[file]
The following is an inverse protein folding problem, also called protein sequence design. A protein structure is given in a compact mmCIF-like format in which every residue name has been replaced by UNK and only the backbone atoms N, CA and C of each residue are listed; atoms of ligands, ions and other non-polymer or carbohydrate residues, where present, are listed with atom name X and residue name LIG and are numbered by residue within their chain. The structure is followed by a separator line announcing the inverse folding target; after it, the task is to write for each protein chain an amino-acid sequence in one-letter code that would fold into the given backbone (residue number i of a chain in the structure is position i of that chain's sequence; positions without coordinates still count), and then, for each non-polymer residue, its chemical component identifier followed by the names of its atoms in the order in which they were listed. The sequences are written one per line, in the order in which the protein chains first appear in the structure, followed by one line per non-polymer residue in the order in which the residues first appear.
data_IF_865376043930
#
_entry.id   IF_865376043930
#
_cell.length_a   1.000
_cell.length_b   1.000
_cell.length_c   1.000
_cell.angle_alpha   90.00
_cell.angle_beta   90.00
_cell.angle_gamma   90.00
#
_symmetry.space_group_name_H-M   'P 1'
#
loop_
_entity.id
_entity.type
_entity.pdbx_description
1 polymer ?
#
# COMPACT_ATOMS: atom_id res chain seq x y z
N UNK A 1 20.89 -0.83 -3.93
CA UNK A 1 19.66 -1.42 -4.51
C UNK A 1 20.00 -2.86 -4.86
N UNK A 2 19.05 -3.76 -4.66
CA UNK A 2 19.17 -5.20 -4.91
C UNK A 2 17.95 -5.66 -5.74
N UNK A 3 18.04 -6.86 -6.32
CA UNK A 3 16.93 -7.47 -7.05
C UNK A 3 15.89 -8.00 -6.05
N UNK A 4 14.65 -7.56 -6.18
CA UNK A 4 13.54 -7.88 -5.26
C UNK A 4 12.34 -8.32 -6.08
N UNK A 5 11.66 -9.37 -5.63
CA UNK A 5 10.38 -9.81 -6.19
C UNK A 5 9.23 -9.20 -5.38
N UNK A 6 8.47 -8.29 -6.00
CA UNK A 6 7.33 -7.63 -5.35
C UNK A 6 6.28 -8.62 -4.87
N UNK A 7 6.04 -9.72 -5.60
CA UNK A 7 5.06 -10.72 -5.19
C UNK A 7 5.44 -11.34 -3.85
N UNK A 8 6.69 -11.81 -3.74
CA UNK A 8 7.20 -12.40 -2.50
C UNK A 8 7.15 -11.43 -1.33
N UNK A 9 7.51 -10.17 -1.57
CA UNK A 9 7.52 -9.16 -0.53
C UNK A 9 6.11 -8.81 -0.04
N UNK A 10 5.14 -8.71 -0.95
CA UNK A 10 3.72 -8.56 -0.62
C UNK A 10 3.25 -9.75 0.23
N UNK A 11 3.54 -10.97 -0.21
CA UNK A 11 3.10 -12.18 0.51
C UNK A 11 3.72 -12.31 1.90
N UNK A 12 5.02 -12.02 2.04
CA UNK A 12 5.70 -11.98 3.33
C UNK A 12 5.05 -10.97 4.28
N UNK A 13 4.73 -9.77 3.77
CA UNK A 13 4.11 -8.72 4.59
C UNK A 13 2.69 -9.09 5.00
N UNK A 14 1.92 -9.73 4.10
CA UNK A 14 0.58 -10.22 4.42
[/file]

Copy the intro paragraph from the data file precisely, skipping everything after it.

The following is an inverse protein folding problem, also called protein sequence design. A protein structure is given in a compact mmCIF-like format in which every residue name has been replaced by UNK and only the backbone atoms N, CA and C of each residue are listed; atoms of ligands, ions and other non-polymer or carbohydrate residues, where present, are listed with atom name X and residue name LIG and are numbered by residue within their chain. The structure is followed by a separator line announcing the inverse folding target; after it, the task is to write for each protein chain an amino-acid sequence in one-letter code that would fold into the given backbone (residue number i of a chain in the structure is position i of that chain's sequence; positions without coordinates still count), and then, for each non-polymer residue, its chemical component identifier followed by the names of its atoms in the order in which they were listed. The sequences are written one per line, in the order in which the protein chains first appear in the structure, followed by one line per non-polymer residue in the order in which the residues first appear.